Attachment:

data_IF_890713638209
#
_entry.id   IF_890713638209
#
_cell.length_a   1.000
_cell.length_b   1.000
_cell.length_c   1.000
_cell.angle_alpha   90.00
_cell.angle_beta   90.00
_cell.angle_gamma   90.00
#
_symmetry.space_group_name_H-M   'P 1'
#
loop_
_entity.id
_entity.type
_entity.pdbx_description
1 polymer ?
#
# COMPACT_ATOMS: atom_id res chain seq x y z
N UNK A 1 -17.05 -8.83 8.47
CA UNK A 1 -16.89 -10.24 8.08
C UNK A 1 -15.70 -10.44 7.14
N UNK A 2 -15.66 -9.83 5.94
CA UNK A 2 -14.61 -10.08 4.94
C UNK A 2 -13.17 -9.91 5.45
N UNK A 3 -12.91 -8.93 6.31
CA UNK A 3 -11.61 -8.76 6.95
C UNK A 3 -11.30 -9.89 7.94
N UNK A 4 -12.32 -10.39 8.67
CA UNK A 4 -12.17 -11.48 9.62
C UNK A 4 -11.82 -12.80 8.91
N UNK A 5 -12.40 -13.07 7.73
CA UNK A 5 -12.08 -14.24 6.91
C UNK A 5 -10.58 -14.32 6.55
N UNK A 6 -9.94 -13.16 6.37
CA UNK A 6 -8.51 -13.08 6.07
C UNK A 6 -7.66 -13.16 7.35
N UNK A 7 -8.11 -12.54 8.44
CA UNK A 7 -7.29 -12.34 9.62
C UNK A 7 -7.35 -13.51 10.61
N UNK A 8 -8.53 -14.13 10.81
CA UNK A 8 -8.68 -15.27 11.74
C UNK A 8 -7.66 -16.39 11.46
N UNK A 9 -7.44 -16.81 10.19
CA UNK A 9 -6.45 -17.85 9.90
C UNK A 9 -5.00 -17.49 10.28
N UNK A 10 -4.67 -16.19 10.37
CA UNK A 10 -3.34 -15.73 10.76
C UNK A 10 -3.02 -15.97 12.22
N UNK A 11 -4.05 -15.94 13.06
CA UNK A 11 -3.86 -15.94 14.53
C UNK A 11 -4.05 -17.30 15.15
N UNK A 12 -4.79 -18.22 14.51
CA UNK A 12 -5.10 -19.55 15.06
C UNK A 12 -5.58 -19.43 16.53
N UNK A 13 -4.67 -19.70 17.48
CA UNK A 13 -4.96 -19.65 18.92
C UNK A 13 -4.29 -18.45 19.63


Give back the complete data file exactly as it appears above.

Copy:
data_IF_890713638209
#
_entry.id   IF_890713638209
#
_cell.length_a   1.000
_cell.length_b   1.000
_cell.length_c   1.000
_cell.angle_alpha   90.00
_cell.angle_beta   90.00
_cell.angle_gamma   90.00
#
_symmetry.space_group_name_H-M   'P 1'
#
loop_
_entity.id
_entity.type
_entity.pdbx_description
1 polymer ?
#
# COMPACT_ATOMS: atom_id res chain seq x y z
N UNK A 1 -17.05 -8.83 8.47
CA UNK A 1 -16.89 -10.24 8.08
C UNK A 1 -15.70 -10.44 7.14
N UNK A 2 -15.66 -9.83 5.94
CA UNK A 2 -14.61 -10.08 4.94
C UNK A 2 -13.17 -9.91 5.45
N UNK A 3 -12.91 -8.93 6.31
CA UNK A 3 -11.61 -8.76 6.95
C UNK A 3 -11.30 -9.89 7.94
N UNK A 4 -12.32 -10.39 8.67
CA UNK A 4 -12.17 -11.48 9.62
C UNK A 4 -11.82 -12.80 8.91
N UNK A 5 -12.40 -13.07 7.73
CA UNK A 5 -12.08 -14.24 6.91
C UNK A 5 -10.58 -14.32 6.55
N UNK A 6 -9.94 -13.16 6.37
CA UNK A 6 -8.51 -13.08 6.07
C UNK A 6 -7.66 -13.16 7.35
N UNK A 7 -8.11 -12.54 8.44
CA UNK A 7 -7.29 -12.34 9.62
C UNK A 7 -7.35 -13.51 10.61
N UNK A 8 -8.53 -14.13 10.81
CA UNK A 8 -8.68 -15.27 11.74
C UNK A 8 -7.66 -16.39 11.46
N UNK A 9 -7.44 -16.81 10.19
CA UNK A 9 -6.45 -17.85 9.90
C UNK A 9 -5.00 -17.49 10.28
N UNK A 10 -4.67 -16.19 10.37
CA UNK A 10 -3.34 -15.73 10.76
C UNK A 10 -3.02 -15.97 12.22
N UNK A 11 -4.05 -15.94 13.06
CA UNK A 11 -3.86 -15.94 14.53
C UNK A 11 -4.05 -17.30 15.15
N UNK A 12 -4.79 -18.22 14.51
CA UNK A 12 -5.10 -19.55 15.06
C UNK A 12 -5.58 -19.43 16.53
N UNK A 13 -4.67 -19.70 17.48
CA UNK A 13 -4.96 -19.65 18.92
C UNK A 13 -4.29 -18.45 19.63